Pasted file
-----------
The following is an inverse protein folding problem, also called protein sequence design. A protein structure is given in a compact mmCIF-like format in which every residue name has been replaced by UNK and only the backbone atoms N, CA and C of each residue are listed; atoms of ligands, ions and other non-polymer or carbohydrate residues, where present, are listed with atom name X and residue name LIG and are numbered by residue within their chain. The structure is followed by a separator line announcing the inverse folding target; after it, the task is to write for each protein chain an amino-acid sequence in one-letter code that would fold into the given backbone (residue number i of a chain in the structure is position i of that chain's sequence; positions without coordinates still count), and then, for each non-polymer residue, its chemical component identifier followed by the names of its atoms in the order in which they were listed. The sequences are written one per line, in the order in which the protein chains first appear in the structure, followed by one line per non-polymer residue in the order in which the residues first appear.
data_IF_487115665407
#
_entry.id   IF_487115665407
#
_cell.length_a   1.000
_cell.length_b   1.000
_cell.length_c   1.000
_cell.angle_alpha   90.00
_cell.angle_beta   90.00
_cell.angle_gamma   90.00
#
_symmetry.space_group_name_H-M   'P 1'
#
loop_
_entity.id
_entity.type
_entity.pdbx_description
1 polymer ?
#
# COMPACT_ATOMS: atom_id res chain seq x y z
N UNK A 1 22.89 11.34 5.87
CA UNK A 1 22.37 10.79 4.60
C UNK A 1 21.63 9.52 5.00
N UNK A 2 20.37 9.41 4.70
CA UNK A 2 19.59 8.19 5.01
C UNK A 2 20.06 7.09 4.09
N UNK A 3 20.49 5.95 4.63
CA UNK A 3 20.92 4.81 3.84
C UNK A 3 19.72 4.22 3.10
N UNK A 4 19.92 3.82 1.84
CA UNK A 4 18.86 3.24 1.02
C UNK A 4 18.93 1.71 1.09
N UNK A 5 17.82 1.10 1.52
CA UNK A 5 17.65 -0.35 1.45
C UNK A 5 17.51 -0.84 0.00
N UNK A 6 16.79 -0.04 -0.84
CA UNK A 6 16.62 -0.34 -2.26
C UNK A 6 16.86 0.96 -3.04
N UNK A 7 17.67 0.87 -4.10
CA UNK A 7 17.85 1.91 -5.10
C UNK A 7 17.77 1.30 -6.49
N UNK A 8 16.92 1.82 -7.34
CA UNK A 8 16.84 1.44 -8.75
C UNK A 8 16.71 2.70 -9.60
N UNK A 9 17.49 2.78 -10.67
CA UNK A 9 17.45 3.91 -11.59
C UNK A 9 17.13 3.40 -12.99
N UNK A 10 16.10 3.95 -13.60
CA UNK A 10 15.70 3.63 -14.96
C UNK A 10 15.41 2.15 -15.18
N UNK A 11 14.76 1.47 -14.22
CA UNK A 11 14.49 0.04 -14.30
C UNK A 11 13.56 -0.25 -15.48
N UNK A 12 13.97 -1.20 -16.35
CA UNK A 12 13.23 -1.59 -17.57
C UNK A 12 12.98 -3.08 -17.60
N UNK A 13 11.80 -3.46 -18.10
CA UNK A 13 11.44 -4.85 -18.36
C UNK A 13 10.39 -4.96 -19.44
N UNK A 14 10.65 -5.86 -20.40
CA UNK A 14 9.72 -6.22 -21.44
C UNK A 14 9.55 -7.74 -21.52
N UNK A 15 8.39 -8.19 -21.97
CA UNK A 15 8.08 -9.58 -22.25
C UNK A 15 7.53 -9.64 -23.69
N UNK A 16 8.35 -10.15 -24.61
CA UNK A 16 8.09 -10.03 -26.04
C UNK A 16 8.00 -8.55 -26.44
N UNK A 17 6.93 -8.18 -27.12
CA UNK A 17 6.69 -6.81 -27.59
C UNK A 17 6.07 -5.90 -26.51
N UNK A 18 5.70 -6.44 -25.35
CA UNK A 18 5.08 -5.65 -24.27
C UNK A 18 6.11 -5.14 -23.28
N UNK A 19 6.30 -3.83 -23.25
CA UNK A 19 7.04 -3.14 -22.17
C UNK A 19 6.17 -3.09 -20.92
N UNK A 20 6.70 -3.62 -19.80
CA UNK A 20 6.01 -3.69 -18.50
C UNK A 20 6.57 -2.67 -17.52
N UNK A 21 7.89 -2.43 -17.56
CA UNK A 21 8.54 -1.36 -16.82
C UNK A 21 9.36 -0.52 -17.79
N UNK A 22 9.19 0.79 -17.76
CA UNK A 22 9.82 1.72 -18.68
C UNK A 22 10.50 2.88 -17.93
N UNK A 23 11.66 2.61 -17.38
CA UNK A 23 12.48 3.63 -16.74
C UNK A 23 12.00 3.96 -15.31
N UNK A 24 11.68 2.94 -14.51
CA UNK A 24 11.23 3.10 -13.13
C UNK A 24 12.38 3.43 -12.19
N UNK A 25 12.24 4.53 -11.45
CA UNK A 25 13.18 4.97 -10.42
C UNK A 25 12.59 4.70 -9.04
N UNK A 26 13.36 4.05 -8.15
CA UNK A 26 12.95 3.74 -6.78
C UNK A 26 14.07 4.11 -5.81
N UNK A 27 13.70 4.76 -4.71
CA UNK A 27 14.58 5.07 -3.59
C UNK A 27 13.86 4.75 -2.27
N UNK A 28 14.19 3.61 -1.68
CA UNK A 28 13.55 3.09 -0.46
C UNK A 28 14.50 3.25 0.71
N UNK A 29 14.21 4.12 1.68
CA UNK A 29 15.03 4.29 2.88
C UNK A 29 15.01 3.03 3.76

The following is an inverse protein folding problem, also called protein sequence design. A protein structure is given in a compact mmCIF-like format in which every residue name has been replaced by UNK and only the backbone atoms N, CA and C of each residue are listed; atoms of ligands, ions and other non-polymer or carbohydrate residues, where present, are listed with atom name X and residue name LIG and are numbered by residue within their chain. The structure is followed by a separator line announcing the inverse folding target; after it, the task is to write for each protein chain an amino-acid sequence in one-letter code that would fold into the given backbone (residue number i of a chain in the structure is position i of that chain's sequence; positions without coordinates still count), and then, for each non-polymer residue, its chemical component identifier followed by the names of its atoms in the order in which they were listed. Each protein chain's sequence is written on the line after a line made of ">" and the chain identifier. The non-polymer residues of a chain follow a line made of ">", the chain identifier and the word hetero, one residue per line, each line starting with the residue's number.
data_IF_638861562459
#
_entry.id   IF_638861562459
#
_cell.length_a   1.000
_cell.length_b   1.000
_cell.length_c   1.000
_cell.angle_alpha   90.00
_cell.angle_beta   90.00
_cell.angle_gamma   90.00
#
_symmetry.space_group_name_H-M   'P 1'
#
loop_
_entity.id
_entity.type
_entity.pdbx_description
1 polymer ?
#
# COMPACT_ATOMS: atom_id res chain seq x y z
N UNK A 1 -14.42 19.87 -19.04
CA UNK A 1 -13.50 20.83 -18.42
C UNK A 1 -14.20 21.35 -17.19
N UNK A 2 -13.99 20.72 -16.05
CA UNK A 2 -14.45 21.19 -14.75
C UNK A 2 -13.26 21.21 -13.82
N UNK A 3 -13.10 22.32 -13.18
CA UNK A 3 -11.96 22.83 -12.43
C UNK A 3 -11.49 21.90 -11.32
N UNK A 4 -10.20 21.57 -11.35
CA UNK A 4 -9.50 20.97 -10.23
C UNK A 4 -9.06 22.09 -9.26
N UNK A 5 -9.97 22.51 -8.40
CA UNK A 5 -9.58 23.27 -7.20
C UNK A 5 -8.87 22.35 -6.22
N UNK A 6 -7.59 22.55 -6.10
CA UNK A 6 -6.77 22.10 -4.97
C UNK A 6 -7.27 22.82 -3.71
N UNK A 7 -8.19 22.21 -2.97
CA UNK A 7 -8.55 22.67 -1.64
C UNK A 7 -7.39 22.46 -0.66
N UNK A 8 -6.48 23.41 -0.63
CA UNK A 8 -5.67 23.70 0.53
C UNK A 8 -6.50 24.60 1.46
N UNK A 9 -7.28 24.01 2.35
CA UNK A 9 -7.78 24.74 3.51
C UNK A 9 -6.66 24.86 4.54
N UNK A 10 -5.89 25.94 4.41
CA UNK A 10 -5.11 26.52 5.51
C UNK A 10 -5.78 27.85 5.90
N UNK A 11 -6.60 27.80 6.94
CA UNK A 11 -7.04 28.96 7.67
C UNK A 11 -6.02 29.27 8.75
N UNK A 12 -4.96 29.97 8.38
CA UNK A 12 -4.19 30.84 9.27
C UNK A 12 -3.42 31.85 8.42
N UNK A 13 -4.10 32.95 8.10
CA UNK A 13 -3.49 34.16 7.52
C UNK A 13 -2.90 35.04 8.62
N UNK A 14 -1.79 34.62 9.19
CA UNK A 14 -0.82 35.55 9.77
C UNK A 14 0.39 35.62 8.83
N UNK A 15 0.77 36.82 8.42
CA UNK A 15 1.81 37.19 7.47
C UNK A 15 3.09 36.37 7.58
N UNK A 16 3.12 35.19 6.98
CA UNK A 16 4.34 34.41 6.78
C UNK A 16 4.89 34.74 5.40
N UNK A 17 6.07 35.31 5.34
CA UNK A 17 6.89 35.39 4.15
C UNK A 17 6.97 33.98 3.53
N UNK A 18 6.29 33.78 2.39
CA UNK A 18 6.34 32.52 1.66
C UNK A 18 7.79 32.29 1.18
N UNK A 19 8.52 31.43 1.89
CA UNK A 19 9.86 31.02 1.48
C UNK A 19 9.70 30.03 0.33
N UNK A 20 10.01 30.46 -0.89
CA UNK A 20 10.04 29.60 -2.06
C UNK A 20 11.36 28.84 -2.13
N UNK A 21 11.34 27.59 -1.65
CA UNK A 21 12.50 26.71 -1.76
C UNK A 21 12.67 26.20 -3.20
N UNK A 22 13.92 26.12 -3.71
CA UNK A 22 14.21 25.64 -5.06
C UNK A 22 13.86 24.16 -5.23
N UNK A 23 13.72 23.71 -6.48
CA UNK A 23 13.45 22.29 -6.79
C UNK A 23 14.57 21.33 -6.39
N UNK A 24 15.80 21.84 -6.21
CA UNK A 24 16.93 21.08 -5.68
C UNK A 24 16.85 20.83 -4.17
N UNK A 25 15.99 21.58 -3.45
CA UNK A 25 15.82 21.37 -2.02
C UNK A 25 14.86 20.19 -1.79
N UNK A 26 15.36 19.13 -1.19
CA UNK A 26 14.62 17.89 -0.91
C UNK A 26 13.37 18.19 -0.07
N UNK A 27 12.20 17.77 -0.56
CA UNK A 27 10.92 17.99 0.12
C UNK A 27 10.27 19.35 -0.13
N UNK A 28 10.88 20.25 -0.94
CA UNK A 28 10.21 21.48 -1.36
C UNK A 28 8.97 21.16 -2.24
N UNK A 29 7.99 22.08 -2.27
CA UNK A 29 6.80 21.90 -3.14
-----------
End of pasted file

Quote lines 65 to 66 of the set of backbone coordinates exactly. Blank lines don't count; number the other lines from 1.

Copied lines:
CA UNK A 15 8.08 -9.58 -22.25
C UNK A 15 7.53 -9.64 -23.69